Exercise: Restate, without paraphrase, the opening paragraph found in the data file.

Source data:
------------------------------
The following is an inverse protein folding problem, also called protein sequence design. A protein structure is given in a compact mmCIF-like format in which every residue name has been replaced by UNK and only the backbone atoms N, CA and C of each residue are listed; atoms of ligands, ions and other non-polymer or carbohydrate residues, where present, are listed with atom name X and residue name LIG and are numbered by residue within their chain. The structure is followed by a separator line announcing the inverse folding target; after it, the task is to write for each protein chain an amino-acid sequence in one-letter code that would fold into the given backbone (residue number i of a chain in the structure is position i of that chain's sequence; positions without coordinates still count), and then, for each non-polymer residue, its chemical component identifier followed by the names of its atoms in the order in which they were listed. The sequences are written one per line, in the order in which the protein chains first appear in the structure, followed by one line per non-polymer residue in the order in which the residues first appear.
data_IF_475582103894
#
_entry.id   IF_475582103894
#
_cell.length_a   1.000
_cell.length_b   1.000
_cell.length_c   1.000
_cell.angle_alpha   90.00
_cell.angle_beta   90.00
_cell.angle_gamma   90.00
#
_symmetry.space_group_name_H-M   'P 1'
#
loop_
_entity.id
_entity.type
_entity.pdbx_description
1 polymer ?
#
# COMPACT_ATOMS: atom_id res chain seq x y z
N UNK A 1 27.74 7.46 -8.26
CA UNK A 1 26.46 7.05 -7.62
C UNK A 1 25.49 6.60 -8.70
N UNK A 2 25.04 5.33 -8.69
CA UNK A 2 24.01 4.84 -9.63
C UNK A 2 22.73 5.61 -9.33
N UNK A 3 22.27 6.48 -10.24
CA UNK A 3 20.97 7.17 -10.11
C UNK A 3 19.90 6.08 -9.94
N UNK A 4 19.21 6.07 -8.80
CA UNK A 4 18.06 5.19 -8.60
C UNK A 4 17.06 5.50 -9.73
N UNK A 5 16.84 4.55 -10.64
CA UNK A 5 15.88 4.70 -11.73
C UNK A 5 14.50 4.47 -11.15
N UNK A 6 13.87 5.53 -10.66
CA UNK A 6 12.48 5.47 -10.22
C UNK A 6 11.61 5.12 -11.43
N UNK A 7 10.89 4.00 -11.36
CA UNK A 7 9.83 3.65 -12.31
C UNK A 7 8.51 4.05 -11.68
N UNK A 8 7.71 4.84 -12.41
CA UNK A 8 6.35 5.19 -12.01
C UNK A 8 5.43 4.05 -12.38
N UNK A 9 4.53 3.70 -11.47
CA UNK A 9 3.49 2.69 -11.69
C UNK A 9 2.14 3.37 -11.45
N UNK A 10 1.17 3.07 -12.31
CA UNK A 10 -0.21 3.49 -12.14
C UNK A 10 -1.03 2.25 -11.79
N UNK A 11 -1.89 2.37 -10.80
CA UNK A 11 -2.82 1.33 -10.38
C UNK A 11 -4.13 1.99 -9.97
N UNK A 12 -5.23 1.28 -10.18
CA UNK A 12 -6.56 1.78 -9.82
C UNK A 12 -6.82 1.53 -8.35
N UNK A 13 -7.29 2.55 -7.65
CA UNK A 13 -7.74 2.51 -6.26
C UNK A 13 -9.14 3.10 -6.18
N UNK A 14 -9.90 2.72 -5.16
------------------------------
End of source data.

The following is an inverse protein folding problem, also called protein sequence design. A protein structure is given in a compact mmCIF-like format in which every residue name has been replaced by UNK and only the backbone atoms N, CA and C of each residue are listed; atoms of ligands, ions and other non-polymer or carbohydrate residues, where present, are listed with atom name X and residue name LIG and are numbered by residue within their chain. The structure is followed by a separator line announcing the inverse folding target; after it, the task is to write for each protein chain an amino-acid sequence in one-letter code that would fold into the given backbone (residue number i of a chain in the structure is position i of that chain's sequence; positions without coordinates still count), and then, for each non-polymer residue, its chemical component identifier followed by the names of its atoms in the order in which they were listed. The sequences are written one per line, in the order in which the protein chains first appear in the structure, followed by one line per non-polymer residue in the order in which the residues first appear.